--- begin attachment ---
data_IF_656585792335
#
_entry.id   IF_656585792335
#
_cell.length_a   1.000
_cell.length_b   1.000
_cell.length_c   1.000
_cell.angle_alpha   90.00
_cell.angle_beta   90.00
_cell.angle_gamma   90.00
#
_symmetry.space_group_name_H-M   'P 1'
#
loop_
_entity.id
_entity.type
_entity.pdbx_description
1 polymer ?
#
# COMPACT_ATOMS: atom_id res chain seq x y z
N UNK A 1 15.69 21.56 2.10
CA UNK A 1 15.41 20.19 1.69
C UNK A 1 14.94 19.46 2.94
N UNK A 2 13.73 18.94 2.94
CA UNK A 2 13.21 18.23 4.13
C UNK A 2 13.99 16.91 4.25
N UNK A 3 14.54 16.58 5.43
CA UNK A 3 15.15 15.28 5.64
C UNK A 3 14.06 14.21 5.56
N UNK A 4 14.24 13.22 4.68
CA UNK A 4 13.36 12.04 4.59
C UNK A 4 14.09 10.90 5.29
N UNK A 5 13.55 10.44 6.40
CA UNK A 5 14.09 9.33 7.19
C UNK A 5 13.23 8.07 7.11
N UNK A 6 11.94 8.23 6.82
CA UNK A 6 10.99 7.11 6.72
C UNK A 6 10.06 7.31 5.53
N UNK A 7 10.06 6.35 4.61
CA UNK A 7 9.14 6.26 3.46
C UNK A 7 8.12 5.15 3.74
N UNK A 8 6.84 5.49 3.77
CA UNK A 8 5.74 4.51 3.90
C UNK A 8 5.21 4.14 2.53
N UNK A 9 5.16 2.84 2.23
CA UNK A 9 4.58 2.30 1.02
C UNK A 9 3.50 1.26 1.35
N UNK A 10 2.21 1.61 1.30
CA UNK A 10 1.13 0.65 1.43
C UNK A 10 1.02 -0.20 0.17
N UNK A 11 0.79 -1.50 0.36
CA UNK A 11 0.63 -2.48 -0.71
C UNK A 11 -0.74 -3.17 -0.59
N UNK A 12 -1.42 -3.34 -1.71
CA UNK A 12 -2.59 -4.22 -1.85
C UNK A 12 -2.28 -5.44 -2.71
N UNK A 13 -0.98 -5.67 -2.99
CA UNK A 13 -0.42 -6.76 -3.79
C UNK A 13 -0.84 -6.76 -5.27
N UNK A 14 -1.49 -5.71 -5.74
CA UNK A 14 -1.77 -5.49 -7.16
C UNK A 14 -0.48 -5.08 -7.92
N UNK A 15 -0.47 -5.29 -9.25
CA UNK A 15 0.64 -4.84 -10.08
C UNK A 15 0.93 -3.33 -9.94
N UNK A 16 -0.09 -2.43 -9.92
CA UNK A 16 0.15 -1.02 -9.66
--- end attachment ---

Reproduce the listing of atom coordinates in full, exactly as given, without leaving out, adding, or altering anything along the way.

data_IF_656585792335
#
_entry.id   IF_656585792335
#
_cell.length_a   1.000
_cell.length_b   1.000
_cell.length_c   1.000
_cell.angle_alpha   90.00
_cell.angle_beta   90.00
_cell.angle_gamma   90.00
#
_symmetry.space_group_name_H-M   'P 1'
#
loop_
_entity.id
_entity.type
_entity.pdbx_description
1 polymer ?
#
# COMPACT_ATOMS: atom_id res chain seq x y z
N UNK A 1 15.69 21.56 2.10
CA UNK A 1 15.41 20.19 1.69
C UNK A 1 14.94 19.46 2.94
N UNK A 2 13.73 18.94 2.94
CA UNK A 2 13.21 18.23 4.13
C UNK A 2 13.99 16.91 4.25
N UNK A 3 14.54 16.58 5.43
CA UNK A 3 15.15 15.28 5.64
C UNK A 3 14.06 14.21 5.56
N UNK A 4 14.24 13.22 4.68
CA UNK A 4 13.36 12.04 4.59
C UNK A 4 14.09 10.90 5.29
N UNK A 5 13.55 10.44 6.40
CA UNK A 5 14.09 9.33 7.19
C UNK A 5 13.23 8.07 7.11
N UNK A 6 11.94 8.23 6.82
CA UNK A 6 10.99 7.11 6.72
C UNK A 6 10.06 7.31 5.53
N UNK A 7 10.06 6.35 4.61
CA UNK A 7 9.14 6.26 3.46
C UNK A 7 8.12 5.15 3.74
N UNK A 8 6.84 5.49 3.77
CA UNK A 8 5.74 4.51 3.90
C UNK A 8 5.21 4.14 2.53
N UNK A 9 5.16 2.84 2.23
CA UNK A 9 4.58 2.30 1.02
C UNK A 9 3.50 1.26 1.35
N UNK A 10 2.21 1.61 1.30
CA UNK A 10 1.13 0.65 1.43
C UNK A 10 1.02 -0.20 0.17
N UNK A 11 0.79 -1.50 0.36
CA UNK A 11 0.63 -2.48 -0.71
C UNK A 11 -0.74 -3.17 -0.59
N UNK A 12 -1.42 -3.34 -1.71
CA UNK A 12 -2.59 -4.22 -1.85
C UNK A 12 -2.28 -5.44 -2.71
N UNK A 13 -0.98 -5.67 -2.99
CA UNK A 13 -0.42 -6.76 -3.79
C UNK A 13 -0.84 -6.76 -5.27
N UNK A 14 -1.49 -5.71 -5.74
CA UNK A 14 -1.77 -5.49 -7.16
C UNK A 14 -0.48 -5.08 -7.92
N UNK A 15 -0.47 -5.29 -9.25
CA UNK A 15 0.64 -4.84 -10.08
C UNK A 15 0.93 -3.33 -9.94
N UNK A 16 -0.09 -2.43 -9.92
CA UNK A 16 0.15 -1.02 -9.66